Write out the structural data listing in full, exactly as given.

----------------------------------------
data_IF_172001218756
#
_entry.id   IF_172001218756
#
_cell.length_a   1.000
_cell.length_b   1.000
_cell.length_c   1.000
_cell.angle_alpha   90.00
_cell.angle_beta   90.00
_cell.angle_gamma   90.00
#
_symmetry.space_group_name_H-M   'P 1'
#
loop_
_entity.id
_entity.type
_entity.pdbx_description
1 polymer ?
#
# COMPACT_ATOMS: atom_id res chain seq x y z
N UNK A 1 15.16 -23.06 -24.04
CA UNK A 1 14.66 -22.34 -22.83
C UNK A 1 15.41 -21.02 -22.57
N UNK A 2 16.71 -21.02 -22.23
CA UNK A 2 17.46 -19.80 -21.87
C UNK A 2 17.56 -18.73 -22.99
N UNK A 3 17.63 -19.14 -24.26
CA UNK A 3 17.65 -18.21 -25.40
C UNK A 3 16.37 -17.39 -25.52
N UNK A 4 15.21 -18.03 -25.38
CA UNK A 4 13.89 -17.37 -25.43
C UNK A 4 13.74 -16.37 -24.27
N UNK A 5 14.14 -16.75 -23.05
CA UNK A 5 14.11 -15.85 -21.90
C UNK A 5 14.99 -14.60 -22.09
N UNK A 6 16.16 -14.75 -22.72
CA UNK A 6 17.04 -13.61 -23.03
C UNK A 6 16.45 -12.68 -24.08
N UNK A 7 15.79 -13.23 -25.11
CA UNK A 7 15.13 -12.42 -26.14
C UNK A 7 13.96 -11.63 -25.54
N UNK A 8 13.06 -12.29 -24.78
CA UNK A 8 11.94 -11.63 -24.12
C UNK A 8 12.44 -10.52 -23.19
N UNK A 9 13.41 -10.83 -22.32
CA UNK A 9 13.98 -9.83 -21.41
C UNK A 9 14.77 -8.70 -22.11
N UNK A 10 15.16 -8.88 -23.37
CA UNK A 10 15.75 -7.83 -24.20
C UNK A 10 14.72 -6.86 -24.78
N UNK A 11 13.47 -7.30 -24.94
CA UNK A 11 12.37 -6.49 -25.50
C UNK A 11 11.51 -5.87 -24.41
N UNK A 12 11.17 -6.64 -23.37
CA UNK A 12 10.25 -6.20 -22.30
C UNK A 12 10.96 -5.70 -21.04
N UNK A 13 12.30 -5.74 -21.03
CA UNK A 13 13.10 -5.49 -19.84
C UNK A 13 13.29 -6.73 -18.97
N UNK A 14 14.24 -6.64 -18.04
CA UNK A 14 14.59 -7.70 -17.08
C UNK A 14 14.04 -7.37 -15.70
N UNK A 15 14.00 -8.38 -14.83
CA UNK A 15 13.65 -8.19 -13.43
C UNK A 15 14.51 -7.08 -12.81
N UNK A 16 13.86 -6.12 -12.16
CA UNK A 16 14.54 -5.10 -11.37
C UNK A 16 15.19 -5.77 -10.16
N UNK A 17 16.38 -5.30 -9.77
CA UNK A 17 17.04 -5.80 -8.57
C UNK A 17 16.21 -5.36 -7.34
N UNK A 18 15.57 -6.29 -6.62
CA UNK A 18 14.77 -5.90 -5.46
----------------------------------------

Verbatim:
data_IF_172001218756
#
_entry.id   IF_172001218756
#
_cell.length_a   1.000
_cell.length_b   1.000
_cell.length_c   1.000
_cell.angle_alpha   90.00
_cell.angle_beta   90.00
_cell.angle_gamma   90.00
#
_symmetry.space_group_name_H-M   'P 1'
#
loop_
_entity.id
_entity.type
_entity.pdbx_description
1 polymer ?
#
# COMPACT_ATOMS: atom_id res chain seq x y z
N UNK A 1 15.16 -23.06 -24.04
CA UNK A 1 14.66 -22.34 -22.83
C UNK A 1 15.41 -21.02 -22.57
N UNK A 2 16.71 -21.02 -22.23
CA UNK A 2 17.46 -19.80 -21.87
C UNK A 2 17.56 -18.73 -22.99
N UNK A 3 17.63 -19.14 -24.26
CA UNK A 3 17.65 -18.21 -25.40
C UNK A 3 16.37 -17.39 -25.52
N UNK A 4 15.21 -18.03 -25.38
CA UNK A 4 13.89 -17.37 -25.43
C UNK A 4 13.74 -16.37 -24.27
N UNK A 5 14.14 -16.75 -23.05
CA UNK A 5 14.11 -15.85 -21.90
C UNK A 5 14.99 -14.60 -22.09
N UNK A 6 16.16 -14.75 -22.72
CA UNK A 6 17.04 -13.61 -23.03
C UNK A 6 16.45 -12.68 -24.08
N UNK A 7 15.79 -13.23 -25.11
CA UNK A 7 15.13 -12.42 -26.14
C UNK A 7 13.96 -11.63 -25.54
N UNK A 8 13.06 -12.29 -24.78
CA UNK A 8 11.94 -11.63 -24.12
C UNK A 8 12.44 -10.52 -23.19
N UNK A 9 13.41 -10.83 -22.32
CA UNK A 9 13.98 -9.83 -21.41
C UNK A 9 14.77 -8.70 -22.11
N UNK A 10 15.16 -8.88 -23.37
CA UNK A 10 15.75 -7.83 -24.20
C UNK A 10 14.72 -6.86 -24.78
N UNK A 11 13.47 -7.30 -24.94
CA UNK A 11 12.37 -6.49 -25.50
C UNK A 11 11.51 -5.87 -24.41
N UNK A 12 11.17 -6.64 -23.37
CA UNK A 12 10.25 -6.20 -22.30
C UNK A 12 10.96 -5.70 -21.04
N UNK A 13 12.30 -5.74 -21.03
CA UNK A 13 13.10 -5.49 -19.84
C UNK A 13 13.29 -6.73 -18.97
N UNK A 14 14.24 -6.64 -18.04
CA UNK A 14 14.59 -7.70 -17.08
C UNK A 14 14.04 -7.37 -15.70
N UNK A 15 14.00 -8.38 -14.83
CA UNK A 15 13.65 -8.19 -13.43
C UNK A 15 14.51 -7.08 -12.81
N UNK A 16 13.86 -6.12 -12.16
CA UNK A 16 14.54 -5.10 -11.37
C UNK A 16 15.19 -5.77 -10.16
N UNK A 17 16.38 -5.30 -9.77
CA UNK A 17 17.04 -5.80 -8.57
C UNK A 17 16.21 -5.36 -7.34
N UNK A 18 15.57 -6.29 -6.62
CA UNK A 18 14.77 -5.90 -5.46